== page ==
When using old legacy BIOS (consider X86 architecture), the boot loader jumps to a location at the real mode kernel (offset 512 which is defined in header.S assembly file) and starts the real mode code. The real mode code then prepares a stack and heap and jumps to main.c again in real mode. What about UEFI boot mechanism? Is the real mode kernel code still used? Does the boot loader jump to that same part of header.S and give control to that same code in real mode? More exactly, what is the difference of kernel initialization at the moment the boot loader jumps to OS code between legacy BIOS boot and UEFI boot?
Real mode code is not used when the EFI stub mechanism is used. The firmware (executed from flash ROM on the motherboard when the machine is booted) switches the processor to protected mode before loading the kernel image. The kernel image header is constructed to look like a PE executable as mandated by the UEFI specification. For more information see this Intel article.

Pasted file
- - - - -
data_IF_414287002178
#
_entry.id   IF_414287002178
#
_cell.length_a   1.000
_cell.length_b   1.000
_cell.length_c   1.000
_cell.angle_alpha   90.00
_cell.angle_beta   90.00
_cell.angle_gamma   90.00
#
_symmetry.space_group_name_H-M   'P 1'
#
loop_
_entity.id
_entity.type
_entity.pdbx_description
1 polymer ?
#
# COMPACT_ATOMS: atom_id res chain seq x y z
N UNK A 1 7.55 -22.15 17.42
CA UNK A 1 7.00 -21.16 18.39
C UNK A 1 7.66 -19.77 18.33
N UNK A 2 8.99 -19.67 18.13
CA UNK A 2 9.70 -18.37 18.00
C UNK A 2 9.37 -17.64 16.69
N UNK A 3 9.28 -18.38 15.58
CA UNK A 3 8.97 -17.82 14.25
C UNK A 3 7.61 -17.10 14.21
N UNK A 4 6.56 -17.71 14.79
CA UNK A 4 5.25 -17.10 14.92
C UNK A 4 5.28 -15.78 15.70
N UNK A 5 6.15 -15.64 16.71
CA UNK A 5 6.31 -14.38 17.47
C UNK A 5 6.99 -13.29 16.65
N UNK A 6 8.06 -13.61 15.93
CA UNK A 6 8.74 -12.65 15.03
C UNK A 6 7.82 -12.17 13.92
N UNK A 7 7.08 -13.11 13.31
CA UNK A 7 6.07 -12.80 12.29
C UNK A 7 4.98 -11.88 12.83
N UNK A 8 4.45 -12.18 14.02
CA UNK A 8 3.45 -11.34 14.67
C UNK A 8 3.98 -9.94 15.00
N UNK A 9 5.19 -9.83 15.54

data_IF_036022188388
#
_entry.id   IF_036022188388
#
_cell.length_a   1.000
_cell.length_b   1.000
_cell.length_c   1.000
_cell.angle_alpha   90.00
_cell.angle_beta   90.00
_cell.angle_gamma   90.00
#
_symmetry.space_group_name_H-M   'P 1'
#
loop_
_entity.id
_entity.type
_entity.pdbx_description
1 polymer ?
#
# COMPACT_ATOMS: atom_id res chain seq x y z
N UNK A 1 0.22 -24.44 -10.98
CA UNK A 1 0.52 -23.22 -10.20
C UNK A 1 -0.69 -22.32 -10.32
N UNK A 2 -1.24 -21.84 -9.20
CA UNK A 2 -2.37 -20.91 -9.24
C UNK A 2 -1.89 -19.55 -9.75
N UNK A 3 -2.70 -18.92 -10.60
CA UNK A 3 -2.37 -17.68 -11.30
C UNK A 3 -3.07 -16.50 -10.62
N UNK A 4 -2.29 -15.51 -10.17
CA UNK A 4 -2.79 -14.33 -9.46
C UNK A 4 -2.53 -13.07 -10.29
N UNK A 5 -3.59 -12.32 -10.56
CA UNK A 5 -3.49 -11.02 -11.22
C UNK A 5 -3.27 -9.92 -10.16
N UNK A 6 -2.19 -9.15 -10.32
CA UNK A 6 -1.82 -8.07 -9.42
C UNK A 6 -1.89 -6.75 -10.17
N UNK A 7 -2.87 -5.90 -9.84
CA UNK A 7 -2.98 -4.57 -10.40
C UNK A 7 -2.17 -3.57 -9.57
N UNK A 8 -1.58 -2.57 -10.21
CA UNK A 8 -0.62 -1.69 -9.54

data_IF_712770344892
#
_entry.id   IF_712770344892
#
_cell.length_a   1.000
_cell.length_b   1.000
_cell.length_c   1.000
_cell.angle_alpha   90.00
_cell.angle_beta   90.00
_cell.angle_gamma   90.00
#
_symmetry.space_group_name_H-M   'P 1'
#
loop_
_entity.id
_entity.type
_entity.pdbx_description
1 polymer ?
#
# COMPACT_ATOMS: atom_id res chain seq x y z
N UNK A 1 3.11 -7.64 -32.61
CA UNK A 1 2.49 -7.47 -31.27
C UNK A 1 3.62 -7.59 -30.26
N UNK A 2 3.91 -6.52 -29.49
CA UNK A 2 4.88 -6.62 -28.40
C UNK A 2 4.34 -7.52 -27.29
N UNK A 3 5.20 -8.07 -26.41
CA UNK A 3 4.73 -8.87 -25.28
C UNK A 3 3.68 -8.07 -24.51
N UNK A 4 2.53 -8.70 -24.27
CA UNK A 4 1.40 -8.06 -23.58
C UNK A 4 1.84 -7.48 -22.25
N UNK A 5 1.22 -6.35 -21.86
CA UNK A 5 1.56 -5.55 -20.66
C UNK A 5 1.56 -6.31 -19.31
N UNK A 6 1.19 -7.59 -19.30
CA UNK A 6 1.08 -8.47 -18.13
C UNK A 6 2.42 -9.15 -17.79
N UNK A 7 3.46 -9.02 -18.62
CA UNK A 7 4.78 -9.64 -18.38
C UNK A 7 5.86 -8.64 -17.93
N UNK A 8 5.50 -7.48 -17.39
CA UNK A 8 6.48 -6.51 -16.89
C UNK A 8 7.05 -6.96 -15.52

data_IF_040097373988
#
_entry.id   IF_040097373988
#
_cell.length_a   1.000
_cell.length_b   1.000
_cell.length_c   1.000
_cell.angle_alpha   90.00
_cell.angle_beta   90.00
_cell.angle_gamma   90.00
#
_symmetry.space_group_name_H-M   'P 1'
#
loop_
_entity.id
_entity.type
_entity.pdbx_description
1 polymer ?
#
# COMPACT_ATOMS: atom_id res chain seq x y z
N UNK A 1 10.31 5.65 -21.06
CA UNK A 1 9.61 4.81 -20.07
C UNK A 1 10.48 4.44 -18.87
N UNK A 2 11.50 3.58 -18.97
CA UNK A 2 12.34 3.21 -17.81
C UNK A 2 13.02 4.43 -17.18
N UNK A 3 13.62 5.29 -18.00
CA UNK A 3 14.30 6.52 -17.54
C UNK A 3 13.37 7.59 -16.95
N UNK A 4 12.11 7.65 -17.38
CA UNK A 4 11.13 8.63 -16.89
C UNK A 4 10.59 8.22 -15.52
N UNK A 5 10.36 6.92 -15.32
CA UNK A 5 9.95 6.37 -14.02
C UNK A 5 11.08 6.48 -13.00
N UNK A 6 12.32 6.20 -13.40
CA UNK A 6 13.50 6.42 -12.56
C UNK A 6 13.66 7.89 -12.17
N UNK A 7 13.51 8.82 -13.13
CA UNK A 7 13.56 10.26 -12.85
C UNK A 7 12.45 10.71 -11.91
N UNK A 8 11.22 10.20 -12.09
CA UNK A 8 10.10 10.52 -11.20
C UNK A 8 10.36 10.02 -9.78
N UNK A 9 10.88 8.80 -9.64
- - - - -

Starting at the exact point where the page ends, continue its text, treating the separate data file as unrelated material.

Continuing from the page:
Edit: added some info demanded in the comment below.
arch/x86/boot/header.S contains the definitions that make the file look like a PE binary when compiled with
CONFIG_EFI_STUB. The firmware calls the entry point placed in the header; the entry point is
arch/x86/boot/compressed/head_64.S. This routine calls
arch/x86/boot/compressed/eboot.c. The former constructs a
boot_params structure, and also loads an initramfs if specified on the command line. The kernel command line is also handled differently: UEFI takes care of it too, but because UEFI uses UCS-2 encoded strings (a subset of Unicode), they are converted to ASCII. Both
head_64.S contain a lot of code that is common between the EFI stub and traditional way of booting.
Ps. UEFI may some day make it possible to get rid of Real Mode in x86 processors for good. It is only used for booting modern operating systems.